Strategic Change in the e-commerce Industry

With e-commerce booming at the rate of 16% this year as compared to the growth in physical retail store domain of 1.5%, it is undoubtedly the fastest growing sector where all top retailers want to invest. Unlike in a traditional market where ‘bricks and mortar’ are usually required, any vendor that can connect to the network can sell a product to connected consumers anywhere in the world. This feature has resulted in the entry of a vast number of new players. Firms thus have a larger choice of suppliers, a larger base of potential buyers, and a larger pool of possible competitors. Consumers have fewer temporal and spatial restrictions and more choice, allowing them to conduct transactions at the time of their choosing. E-commerce has shifted the balance of power more in their favor relative to the power distribution in traditional markets.

The up up and higher aspect:

  • Start-ups are increasingly revolving around e-commerce and there is a trend doing the rounds to tap the market’s money making opportunities. Without a genuine idea and interest to build a dedicated customer following, this herd mentality can only spell disaster for investors and entrepreneurs alike.
  • With unprecedented growth in e-commerce when it comes to increasing market share, there comes the question of its real market value and net worth estimation. Flipkart has been valued at $11 billion when the truth is there are no tangible assets coming even close to that amount. Physical store retailer chains like Pantaloons, Future Group, Trent, etc are valued at $200 million, $600 million and $800 million respectively, way less than Flipkart. A growing middle class and increasing number of smart phone users might be behind the huge surge in investments in these firms. Absorbing the capital being funneled in is not an issue. The problem will arise when return on investment will be a reality. Liquidity of the companies will then become questionable.
  • The increase in sales of e-commerce giants has led to them investing more in procuring customer data, not only the customer’s name, address and phone number, but also their browsing patterns, preferences and choices, personality, etc. In such a case, the privacy of the customer has been compromised at the cost of providing more customer centric feed on their social media or apps.
  • With sales in the e-commerce domain peaking while physical stores go out of business, the unemployment ratio is bound to see a rise as new kind of jobs give way to older ones.
  • The ushering of profit margin erosion has led to a drastic downfall in the overall turnover. Even though the e-commerce firms have been expanding their market share, real profits are yet to see the light of the day. This has to stop as e-commerce is well on its way to account for most of the sales of any brand or company and low profit margins can be disastrous when it comes to sustainability of the business model.
  • Most of the e-commerce firms are hoofing it and going ahead with their strategy implementation without considering the bigger picture. With strategies and technology being constantly innovated, it becomes necessary to have a defined goal in order to align growth in that direction.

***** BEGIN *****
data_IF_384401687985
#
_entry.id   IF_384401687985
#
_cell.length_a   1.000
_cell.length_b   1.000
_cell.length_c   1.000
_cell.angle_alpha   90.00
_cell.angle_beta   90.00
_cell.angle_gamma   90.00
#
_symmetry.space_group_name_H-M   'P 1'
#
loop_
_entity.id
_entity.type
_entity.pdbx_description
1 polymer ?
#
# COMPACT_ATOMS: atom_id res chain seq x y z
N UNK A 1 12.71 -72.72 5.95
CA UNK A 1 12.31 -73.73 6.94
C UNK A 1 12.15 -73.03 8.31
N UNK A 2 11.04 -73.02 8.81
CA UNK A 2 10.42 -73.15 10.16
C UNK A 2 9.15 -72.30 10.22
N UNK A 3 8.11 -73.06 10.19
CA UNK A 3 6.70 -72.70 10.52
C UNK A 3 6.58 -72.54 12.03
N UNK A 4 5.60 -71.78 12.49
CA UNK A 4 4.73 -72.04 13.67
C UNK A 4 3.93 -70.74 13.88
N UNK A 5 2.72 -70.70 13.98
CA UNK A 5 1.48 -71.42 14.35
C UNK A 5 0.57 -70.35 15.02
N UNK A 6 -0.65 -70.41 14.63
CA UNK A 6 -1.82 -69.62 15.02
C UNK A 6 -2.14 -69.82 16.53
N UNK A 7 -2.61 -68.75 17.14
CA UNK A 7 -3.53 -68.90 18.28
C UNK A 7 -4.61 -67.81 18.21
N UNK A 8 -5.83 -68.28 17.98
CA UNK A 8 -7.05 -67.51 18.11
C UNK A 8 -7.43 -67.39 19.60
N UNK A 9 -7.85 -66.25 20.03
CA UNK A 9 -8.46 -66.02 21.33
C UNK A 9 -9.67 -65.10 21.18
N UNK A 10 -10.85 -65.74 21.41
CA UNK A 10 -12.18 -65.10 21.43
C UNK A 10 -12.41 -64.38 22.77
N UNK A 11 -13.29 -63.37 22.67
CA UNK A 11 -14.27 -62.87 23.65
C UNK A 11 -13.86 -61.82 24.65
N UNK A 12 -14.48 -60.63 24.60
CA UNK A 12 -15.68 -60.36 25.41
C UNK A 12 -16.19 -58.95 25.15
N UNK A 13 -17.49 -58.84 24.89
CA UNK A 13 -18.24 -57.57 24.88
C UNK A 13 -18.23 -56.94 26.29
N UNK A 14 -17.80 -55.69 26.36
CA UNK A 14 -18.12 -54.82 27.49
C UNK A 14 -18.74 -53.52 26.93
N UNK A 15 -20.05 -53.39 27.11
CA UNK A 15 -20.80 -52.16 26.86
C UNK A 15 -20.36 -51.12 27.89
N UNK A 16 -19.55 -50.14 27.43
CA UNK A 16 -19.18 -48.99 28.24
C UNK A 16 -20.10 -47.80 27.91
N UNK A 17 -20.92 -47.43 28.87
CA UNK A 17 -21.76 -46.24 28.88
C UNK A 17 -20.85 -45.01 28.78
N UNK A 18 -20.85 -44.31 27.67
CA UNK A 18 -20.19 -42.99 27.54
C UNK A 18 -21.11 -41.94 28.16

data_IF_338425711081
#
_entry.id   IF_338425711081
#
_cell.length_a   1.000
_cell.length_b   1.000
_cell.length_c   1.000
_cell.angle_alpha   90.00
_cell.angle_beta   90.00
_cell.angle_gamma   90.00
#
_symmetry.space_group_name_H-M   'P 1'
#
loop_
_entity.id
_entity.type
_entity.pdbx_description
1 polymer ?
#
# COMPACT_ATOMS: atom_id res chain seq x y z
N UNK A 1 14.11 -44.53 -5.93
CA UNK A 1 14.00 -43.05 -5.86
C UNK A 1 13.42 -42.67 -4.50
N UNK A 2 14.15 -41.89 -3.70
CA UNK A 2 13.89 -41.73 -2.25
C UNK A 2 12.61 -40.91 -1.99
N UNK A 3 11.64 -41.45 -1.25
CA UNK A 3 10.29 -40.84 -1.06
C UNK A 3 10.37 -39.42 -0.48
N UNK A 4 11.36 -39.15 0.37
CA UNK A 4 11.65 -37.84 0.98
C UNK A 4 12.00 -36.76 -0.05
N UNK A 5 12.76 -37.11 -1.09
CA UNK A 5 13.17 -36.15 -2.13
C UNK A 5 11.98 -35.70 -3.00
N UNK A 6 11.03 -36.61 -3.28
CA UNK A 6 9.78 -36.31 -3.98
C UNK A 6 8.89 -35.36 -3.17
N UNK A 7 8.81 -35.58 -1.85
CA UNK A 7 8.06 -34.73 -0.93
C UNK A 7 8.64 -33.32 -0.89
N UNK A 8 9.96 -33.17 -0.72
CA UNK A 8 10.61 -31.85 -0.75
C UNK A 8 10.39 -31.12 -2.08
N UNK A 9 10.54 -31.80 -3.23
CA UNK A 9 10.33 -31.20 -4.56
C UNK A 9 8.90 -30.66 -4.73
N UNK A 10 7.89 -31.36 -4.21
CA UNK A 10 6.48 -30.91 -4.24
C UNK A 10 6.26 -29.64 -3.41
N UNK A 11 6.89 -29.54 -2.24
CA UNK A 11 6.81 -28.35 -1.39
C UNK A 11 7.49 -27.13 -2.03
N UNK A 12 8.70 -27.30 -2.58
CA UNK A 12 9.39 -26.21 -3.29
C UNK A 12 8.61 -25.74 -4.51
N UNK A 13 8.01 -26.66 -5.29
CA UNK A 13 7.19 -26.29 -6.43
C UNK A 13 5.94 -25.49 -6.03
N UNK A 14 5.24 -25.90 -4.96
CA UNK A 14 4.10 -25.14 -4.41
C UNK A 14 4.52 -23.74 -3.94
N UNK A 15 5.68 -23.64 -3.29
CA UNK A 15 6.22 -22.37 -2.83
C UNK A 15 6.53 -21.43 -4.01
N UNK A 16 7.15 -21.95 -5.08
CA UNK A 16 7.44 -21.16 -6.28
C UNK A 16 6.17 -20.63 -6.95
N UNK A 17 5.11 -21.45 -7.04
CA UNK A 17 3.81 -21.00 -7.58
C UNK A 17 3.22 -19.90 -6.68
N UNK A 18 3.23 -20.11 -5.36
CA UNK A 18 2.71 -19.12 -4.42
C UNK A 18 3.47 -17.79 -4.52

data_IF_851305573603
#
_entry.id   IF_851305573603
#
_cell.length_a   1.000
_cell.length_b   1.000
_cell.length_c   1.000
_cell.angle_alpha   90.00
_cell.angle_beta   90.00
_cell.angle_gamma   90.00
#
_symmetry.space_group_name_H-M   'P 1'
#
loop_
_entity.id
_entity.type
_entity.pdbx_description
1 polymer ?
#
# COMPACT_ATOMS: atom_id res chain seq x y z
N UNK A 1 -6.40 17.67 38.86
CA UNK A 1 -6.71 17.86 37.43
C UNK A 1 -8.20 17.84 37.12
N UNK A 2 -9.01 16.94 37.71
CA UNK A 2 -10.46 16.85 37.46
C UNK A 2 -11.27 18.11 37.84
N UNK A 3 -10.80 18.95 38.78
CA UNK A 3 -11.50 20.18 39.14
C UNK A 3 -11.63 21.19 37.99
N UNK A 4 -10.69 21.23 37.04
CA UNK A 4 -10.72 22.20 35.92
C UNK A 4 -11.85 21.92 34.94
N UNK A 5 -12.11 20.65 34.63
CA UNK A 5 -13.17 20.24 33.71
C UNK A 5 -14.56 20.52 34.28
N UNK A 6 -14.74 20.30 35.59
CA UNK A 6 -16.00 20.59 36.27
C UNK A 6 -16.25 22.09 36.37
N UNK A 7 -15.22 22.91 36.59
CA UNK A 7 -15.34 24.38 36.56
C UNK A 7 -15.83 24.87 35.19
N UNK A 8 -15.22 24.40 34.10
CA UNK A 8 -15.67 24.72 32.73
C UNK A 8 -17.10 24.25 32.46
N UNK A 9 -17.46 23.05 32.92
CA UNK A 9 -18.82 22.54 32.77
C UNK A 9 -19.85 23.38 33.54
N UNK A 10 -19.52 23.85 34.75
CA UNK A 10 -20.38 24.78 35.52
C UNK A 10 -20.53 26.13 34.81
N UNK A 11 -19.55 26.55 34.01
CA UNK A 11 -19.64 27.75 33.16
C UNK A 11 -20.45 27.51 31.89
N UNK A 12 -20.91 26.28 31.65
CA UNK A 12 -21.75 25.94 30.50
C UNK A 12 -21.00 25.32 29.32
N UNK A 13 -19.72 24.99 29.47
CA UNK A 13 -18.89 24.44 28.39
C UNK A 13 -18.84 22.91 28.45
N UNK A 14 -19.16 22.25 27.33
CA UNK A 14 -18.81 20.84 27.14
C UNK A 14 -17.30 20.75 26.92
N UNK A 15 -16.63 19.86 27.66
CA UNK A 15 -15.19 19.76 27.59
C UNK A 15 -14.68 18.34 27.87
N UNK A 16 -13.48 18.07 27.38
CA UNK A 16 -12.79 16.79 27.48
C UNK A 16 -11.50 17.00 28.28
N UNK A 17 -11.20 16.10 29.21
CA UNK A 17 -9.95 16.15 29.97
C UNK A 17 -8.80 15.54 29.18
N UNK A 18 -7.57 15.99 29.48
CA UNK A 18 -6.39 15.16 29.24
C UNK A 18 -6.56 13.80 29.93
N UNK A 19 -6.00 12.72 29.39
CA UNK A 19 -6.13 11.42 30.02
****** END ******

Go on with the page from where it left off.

Strategies and challenges: Framework of a sustainable nature.

  • Outreach is a problem that all e-commerce firms face. 30% of India is still inaccessible. Also, broadband internet users in India are approximately 13,701,687 people, which is less than one tenth of the entire population. In such a case, the need arises for a robust system that does not rely solely on internet connectivity and affordability (increase in per capita income).
  • With logistics in hard to reach regions in Tier II and Tier III cities being a major problem, involving the residents can be a solution. People living in that area and getting back home after work can drop off parcels for a nominal fee. Not only will this add to their income, but also save the company in hiring a dedicated logistics and delivery team.
  • Emphasis on the changing demographics of the population can help the e-commerce industry grow while being profitable. The next generation buyers are essentially young people for whom the life cycle of products has considerably reduced. Thus, segmenting the market based on their needs and targeted promotions can help make sales better. Also, mass customization and building of one to one relationships with the consumer can ensure retention and loyalty provided price sensitivity issue is taken into account.
  • Gone are the days when getting information online and buying offline was the norm. Now, the attractive offers furnished by online retail websites have been successful in making the average Indian household rely on online shopping for many goods. The need of the hour is managing customer expectations. With low profit margins, customers have come to expect a certain standard of service. Also, with no sight of any real profits, the liquidity of online based firms can pose a serious issue. In such a case, regulations have to come into effect enabling a sustainable business.

Criticism for e-commerce is doing the rounds. The important thing to consider here is that proper planning, research and preparation should welcome growth and strive to enhance the customer experience. It also calls for self evaluation regarding value addition and focusing on building a comprehensive and robust strategy with detailed tasks and deadlines based on the foundation of strong credibility and liquidity while being customer centric.

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